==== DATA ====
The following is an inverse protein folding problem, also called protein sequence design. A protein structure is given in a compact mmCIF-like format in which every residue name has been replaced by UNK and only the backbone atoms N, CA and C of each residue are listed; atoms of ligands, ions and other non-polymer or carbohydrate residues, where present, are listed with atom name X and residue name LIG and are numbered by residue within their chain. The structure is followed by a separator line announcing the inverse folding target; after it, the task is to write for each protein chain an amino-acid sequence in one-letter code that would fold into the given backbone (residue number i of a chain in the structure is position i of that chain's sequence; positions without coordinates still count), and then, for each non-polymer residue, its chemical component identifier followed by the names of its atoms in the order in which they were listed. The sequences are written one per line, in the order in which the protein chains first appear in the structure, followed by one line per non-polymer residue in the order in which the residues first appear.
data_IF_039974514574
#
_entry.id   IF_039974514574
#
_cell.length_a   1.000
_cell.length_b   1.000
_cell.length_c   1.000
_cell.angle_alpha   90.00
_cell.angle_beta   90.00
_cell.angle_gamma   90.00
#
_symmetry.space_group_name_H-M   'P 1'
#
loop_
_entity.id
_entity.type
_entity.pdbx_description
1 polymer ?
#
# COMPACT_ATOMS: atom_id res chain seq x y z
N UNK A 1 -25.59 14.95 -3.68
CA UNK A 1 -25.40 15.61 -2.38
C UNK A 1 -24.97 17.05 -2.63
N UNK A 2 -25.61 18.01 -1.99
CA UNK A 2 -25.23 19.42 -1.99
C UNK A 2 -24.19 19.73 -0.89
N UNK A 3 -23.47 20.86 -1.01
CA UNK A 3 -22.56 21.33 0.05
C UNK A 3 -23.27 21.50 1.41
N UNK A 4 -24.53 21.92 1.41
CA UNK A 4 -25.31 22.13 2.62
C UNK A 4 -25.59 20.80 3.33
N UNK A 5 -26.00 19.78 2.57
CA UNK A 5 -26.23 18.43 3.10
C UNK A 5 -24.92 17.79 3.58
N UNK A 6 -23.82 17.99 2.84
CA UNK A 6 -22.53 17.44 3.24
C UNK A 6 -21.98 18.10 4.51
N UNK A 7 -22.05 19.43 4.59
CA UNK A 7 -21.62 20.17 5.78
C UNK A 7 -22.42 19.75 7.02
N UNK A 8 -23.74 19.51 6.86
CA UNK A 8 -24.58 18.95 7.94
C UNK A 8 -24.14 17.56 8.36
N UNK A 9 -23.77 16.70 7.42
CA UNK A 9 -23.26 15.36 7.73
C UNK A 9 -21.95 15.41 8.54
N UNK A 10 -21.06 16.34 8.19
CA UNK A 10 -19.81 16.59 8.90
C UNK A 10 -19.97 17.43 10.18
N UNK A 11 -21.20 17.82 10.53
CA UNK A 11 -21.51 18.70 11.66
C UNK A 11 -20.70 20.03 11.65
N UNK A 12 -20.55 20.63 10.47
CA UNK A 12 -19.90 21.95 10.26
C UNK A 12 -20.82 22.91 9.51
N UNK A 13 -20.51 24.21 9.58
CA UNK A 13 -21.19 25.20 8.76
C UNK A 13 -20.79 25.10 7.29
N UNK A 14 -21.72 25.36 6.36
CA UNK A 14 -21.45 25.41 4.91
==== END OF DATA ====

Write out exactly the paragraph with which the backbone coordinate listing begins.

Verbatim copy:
The following is an inverse protein folding problem, also called protein sequence design. A protein structure is given in a compact mmCIF-like format in which every residue name has been replaced by UNK and only the backbone atoms N, CA and C of each residue are listed; atoms of ligands, ions and other non-polymer or carbohydrate residues, where present, are listed with atom name X and residue name LIG and are numbered by residue within their chain. The structure is followed by a separator line announcing the inverse folding target; after it, the task is to write for each protein chain an amino-acid sequence in one-letter code that would fold into the given backbone (residue number i of a chain in the structure is position i of that chain's sequence; positions without coordinates still count), and then, for each non-polymer residue, its chemical component identifier followed by the names of its atoms in the order in which they were listed. The sequences are written one per line, in the order in which the protein chains first appear in the structure, followed by one line per non-polymer residue in the order in which the residues first appear.